Kely L. Sheldon

Photo of Kely Sheldon in the lab.

Pre-doctoral IRTA Fellow, National Institutes of Health

Section on Molecular Transport
Eunice Kennedy Shriver National Institute of Child Health and Human Development, In partnership with Johns Hopkins University School of Public Health, Molecular Microbiology and Immunology
9 Memorial Drive, Room 1E106
Bethesda, MD 20892
(C) 704.617.1831
(O) 301.451.2273

Now: Postdoctoral Fellow

Emory University School of Medicine

Using biophysics as a tool for better understanding molecular processes is where my scientific interest lies. Currently I am on a National Institutes of Health Fellowship Award which allows me to conduct research in Sergey Bezrukov's laboratory here at the NIH while completing my PhD in Molecular Microbiology and Immunology at Johns Hopkins School of Public Health.

My major project is:

Tubulin Binding to VDAC Controls Mitochondria Outer Membrane Permeability and Mitochondria Respiration

An image showing tubulin binding to VDAC controls Mitochondria Outer Membrane Permeability and Mitochondria Respiration

We found that nanomolar concentrations of mammalian dimeric tubulin induce highly voltage-sensitive reversible blockage of VDAC channel reconstituted into planar phospholipid membranes (Rostovtseva et al., 2008). Tubulin-VDAC interaction requires the presence of negatively charged C-terminal tails of tubulin. A model of tubulin-VDAC interaction is suggested, in which the tubulin C-terminus penetrates into the channel lumen, interacting with VDAC with high specificity and partially blocking channel conductance. The mechanism of VDAC regulation by tubulin in vitro is related to the action of this protein in vivo. In experiments with isolated mitochondria we have demonstrated that tubulin prevents ADP entry into mitochondria and dramatically decreases the availability of ADP to ANT, restoring the low permeability of MOM (high apparent Km for ADP) found in the permeabilized cells. By this type of control, tubulin may selectively regulate metabolic fluxes between mitochondria and the cytoplasm. Thus, our results not only reveal a novel mechanism of mitochondria respiration regulation, but also discover a new functional role for the cytoskeleton protein, dimeric tubulin.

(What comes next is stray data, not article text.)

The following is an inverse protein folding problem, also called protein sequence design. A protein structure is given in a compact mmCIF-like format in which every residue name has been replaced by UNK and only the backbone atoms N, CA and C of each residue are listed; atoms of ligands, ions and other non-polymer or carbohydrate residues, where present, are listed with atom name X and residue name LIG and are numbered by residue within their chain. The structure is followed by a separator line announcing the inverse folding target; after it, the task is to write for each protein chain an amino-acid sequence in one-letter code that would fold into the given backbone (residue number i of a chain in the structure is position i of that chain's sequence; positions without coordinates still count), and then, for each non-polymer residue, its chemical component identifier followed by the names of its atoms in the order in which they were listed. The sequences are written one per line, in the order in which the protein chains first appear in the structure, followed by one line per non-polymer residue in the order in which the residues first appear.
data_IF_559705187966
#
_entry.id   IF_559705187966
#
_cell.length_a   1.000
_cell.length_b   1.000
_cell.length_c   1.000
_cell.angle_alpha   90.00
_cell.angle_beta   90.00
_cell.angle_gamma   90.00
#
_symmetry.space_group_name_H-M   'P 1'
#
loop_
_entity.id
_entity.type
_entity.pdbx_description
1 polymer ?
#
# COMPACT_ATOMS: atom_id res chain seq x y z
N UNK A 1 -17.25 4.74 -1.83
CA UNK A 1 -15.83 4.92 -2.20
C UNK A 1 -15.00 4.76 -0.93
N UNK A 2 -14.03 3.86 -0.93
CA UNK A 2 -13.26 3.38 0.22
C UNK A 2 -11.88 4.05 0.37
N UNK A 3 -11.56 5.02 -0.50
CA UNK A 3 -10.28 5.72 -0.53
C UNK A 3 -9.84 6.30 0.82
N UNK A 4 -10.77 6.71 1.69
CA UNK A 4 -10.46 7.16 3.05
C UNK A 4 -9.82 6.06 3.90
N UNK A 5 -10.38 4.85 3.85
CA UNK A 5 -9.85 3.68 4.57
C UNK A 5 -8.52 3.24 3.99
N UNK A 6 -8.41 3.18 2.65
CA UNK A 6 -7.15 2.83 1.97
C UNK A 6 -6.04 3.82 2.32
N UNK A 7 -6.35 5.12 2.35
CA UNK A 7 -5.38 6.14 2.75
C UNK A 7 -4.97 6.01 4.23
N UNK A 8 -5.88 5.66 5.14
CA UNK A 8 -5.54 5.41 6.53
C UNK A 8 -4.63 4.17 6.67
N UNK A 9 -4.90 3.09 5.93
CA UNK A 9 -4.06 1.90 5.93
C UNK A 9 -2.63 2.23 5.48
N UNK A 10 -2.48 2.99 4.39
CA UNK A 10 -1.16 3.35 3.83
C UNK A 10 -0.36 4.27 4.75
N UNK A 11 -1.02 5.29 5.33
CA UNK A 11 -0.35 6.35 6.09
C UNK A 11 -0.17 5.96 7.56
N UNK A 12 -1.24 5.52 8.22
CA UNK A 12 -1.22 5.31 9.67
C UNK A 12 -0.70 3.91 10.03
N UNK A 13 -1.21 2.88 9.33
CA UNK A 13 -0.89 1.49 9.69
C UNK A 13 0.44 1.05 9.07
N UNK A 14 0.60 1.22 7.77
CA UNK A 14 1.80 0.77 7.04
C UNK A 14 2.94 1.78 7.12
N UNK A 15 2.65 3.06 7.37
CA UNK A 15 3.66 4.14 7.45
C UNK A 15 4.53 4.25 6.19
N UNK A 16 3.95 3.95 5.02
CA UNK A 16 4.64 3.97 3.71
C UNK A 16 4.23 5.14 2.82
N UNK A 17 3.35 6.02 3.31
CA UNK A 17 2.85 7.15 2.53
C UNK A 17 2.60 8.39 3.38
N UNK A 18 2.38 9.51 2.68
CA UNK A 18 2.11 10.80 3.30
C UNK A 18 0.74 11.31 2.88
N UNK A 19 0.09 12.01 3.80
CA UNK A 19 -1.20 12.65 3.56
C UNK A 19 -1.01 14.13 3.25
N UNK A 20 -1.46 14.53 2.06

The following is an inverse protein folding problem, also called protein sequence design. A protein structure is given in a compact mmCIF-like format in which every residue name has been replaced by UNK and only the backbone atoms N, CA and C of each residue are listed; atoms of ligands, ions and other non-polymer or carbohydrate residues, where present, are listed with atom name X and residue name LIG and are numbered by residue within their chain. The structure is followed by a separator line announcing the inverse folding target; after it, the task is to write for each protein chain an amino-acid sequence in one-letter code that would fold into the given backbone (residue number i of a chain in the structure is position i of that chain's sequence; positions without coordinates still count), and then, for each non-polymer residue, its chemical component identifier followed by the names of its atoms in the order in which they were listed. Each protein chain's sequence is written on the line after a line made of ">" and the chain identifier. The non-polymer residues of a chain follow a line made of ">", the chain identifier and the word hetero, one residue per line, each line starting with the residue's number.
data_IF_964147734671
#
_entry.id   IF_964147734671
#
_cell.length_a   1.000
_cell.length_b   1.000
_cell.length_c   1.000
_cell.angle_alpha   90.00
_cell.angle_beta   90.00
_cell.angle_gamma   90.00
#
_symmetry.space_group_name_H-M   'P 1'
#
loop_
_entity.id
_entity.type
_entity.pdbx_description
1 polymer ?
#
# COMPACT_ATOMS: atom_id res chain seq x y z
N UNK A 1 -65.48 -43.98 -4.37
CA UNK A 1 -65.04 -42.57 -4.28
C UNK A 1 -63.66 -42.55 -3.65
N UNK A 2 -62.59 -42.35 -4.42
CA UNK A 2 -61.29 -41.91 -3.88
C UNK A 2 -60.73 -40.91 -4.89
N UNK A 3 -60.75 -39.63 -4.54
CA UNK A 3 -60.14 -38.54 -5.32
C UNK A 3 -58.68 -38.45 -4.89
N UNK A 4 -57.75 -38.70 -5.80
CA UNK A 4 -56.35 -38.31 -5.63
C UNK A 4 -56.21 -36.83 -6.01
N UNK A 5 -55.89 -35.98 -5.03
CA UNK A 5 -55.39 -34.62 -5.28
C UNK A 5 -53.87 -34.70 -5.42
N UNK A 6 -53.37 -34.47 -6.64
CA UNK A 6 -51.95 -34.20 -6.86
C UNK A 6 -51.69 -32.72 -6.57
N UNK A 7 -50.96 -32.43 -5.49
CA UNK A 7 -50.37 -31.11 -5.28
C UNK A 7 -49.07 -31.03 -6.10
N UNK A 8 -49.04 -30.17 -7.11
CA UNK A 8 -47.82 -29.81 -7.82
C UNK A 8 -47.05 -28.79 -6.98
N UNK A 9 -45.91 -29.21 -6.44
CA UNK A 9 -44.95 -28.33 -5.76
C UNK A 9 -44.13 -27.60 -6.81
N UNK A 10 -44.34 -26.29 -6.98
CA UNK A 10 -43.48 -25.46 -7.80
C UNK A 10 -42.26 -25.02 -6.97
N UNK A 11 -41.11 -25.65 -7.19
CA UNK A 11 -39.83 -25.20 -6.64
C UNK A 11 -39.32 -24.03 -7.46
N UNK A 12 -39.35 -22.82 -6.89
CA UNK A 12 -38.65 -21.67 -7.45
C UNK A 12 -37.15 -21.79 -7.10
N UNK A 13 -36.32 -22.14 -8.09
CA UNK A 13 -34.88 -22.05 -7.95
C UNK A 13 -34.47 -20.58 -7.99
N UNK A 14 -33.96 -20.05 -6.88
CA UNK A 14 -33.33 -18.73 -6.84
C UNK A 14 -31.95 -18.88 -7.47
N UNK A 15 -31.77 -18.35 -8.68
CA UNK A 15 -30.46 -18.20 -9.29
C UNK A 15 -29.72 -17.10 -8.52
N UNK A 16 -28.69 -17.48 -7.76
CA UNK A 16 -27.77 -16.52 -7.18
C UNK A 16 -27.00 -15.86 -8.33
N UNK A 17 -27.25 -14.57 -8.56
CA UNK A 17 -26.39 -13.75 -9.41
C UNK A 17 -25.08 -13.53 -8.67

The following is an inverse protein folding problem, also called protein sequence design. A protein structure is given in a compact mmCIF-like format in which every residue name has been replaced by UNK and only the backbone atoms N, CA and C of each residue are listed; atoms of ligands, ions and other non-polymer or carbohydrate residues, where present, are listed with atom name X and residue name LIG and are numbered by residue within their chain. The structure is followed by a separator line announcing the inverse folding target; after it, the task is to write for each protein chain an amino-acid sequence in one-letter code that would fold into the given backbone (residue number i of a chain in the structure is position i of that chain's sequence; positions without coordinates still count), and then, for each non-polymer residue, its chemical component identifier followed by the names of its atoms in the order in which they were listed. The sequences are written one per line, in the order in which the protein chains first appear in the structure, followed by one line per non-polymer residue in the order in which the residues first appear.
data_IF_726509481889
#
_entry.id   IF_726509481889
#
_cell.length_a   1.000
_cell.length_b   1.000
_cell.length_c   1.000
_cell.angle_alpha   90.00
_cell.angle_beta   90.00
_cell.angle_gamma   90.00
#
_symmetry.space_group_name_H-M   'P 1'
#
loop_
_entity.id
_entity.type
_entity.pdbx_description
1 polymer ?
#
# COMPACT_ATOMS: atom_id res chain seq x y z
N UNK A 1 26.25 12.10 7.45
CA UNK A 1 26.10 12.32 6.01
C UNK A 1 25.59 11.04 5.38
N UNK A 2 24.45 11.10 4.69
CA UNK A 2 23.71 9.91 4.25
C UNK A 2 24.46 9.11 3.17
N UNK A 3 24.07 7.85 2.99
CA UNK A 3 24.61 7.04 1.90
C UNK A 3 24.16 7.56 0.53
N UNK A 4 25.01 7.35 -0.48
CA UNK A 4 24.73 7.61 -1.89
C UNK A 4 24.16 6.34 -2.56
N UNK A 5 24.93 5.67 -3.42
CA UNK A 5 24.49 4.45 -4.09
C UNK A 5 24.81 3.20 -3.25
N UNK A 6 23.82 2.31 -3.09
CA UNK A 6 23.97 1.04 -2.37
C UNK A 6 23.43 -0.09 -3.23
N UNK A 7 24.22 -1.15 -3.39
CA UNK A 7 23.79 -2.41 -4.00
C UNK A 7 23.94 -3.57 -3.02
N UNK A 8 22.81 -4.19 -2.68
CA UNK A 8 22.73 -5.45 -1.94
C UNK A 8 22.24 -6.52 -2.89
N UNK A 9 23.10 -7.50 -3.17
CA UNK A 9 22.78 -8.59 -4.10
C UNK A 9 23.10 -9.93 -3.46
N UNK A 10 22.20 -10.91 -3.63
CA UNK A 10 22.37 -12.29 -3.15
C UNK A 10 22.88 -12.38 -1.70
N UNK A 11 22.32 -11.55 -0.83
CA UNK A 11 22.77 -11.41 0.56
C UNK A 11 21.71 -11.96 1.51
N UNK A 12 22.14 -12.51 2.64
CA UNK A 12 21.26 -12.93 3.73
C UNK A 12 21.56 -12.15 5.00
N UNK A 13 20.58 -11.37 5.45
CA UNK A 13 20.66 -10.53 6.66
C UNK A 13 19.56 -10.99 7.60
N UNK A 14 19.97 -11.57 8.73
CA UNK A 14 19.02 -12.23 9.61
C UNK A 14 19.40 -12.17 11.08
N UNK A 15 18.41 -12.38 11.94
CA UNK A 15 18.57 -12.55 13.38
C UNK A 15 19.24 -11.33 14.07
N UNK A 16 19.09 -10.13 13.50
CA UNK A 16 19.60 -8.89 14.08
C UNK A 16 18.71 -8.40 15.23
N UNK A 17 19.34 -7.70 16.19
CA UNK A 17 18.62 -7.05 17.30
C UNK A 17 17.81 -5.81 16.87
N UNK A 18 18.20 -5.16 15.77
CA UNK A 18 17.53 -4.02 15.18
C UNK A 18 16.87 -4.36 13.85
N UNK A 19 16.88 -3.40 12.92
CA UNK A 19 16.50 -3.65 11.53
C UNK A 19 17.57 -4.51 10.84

We study the mechanism of VDAC-tubulin interaction to reveal its physiological significance. In particular, we (i) investigate a regulatory role of VDAC-tubulin interaction in mitochondria oxidative phosphorylation; (ii) address the interplay between action of tubulin and other cytosolic proteins on VDAC permeability; (iii) explore a working hypothesis of VDAC-tubulin involvement in promoting Warburg effect and a signal for mitochondria permeabilization and apoptosis induction.

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